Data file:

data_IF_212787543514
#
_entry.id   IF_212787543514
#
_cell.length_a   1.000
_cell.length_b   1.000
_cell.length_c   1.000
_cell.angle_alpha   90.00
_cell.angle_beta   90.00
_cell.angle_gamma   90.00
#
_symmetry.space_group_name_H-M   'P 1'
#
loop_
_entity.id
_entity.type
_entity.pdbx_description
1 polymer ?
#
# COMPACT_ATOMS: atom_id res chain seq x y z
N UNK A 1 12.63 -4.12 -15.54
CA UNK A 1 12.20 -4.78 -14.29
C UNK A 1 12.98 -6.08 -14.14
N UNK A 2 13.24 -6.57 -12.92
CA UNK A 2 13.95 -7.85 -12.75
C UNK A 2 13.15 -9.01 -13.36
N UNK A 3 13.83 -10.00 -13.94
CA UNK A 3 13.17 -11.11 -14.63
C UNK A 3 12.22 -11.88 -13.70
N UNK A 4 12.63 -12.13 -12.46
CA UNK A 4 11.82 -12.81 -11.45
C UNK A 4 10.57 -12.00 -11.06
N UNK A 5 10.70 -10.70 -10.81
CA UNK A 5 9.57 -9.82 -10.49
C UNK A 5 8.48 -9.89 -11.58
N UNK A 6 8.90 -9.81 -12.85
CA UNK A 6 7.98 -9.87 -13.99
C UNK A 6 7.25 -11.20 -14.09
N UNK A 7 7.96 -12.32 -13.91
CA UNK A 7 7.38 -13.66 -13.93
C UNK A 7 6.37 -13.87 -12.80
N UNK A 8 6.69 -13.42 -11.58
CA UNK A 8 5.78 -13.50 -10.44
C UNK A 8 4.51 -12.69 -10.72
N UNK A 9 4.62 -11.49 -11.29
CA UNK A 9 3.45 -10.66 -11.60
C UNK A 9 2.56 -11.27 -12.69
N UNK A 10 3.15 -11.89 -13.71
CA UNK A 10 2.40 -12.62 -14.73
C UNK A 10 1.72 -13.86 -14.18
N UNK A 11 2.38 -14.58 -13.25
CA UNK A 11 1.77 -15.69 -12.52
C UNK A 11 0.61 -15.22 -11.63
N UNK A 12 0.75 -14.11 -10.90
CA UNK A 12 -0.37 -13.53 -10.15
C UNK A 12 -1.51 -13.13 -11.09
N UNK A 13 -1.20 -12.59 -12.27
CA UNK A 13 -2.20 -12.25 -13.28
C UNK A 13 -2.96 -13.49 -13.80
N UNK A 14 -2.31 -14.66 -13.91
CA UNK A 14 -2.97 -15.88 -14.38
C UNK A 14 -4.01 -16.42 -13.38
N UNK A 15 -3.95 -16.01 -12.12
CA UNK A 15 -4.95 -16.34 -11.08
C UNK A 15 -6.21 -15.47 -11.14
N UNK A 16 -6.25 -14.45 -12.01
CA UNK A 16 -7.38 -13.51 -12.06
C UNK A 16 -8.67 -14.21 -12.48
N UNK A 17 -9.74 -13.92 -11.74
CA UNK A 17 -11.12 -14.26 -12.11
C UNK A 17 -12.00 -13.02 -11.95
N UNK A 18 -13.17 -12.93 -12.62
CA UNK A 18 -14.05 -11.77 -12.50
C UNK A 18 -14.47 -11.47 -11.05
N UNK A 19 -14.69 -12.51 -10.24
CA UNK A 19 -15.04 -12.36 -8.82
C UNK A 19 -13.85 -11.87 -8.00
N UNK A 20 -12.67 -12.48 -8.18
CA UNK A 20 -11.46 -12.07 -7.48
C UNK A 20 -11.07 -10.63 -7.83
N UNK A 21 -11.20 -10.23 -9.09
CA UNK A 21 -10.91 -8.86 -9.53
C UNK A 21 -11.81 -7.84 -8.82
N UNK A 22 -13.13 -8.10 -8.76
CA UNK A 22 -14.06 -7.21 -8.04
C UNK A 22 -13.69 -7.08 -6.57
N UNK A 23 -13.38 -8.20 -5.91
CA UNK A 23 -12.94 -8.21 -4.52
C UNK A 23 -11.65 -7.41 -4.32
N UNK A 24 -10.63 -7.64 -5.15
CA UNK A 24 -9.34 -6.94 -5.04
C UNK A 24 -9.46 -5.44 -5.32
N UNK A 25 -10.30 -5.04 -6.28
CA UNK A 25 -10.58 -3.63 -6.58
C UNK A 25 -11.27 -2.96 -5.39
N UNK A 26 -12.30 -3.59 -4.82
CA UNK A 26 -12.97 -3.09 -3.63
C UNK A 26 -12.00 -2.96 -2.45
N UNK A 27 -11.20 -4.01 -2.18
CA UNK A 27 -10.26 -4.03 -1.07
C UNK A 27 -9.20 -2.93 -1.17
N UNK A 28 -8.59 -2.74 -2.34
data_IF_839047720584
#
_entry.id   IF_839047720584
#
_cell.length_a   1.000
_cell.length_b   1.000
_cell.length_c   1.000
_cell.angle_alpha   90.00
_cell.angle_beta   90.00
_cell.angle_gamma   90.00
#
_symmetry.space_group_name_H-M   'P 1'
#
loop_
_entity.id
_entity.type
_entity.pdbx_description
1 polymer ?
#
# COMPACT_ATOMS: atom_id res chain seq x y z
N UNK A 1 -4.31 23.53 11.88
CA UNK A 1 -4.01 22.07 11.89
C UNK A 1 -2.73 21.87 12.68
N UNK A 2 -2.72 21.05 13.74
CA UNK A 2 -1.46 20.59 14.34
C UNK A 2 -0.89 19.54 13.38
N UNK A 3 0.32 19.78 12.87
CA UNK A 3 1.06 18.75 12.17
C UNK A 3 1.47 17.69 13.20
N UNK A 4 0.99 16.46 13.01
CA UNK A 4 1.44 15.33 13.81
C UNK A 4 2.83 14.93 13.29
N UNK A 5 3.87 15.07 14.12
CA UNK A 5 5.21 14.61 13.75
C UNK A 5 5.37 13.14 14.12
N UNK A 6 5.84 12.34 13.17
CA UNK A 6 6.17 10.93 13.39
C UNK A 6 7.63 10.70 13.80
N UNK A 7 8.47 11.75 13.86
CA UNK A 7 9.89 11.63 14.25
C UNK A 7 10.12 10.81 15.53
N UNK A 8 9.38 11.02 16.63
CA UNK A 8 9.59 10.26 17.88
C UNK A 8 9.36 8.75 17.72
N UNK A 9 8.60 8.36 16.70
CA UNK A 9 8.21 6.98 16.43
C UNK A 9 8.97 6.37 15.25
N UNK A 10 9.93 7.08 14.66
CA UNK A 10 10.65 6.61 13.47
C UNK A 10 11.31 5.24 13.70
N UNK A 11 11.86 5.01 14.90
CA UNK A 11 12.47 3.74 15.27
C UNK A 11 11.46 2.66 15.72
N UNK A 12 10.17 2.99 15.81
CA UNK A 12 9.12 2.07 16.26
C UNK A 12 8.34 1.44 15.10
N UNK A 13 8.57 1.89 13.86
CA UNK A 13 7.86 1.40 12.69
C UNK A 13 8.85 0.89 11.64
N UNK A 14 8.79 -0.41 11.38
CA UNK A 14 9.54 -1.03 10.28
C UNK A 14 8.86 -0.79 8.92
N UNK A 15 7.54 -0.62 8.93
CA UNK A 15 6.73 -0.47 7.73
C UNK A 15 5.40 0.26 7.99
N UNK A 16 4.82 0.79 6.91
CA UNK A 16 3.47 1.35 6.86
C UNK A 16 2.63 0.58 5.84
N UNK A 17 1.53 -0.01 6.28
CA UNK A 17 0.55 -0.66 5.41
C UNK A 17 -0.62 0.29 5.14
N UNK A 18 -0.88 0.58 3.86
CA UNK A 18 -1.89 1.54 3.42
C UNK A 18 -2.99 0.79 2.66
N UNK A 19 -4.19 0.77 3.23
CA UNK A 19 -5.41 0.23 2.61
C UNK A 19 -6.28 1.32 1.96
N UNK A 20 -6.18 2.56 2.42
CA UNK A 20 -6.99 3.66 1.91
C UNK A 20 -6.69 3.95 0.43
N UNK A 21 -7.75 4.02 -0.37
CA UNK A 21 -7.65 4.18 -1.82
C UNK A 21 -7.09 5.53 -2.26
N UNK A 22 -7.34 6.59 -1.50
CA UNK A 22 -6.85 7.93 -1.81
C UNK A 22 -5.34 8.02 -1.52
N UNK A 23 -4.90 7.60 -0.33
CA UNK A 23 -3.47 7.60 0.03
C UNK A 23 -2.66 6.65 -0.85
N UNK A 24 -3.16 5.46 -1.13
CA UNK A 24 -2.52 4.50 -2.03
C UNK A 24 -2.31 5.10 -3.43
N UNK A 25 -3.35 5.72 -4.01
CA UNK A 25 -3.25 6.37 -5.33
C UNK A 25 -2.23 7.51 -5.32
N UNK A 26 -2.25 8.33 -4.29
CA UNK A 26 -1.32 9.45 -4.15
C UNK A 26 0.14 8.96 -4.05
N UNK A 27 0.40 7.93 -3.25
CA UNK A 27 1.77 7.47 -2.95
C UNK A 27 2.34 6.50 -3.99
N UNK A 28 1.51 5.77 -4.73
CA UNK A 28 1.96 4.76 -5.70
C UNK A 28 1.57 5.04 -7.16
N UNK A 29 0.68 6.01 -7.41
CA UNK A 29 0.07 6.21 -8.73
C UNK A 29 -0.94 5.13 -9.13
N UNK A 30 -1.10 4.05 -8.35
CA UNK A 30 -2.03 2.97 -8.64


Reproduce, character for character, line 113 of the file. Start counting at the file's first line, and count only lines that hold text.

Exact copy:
#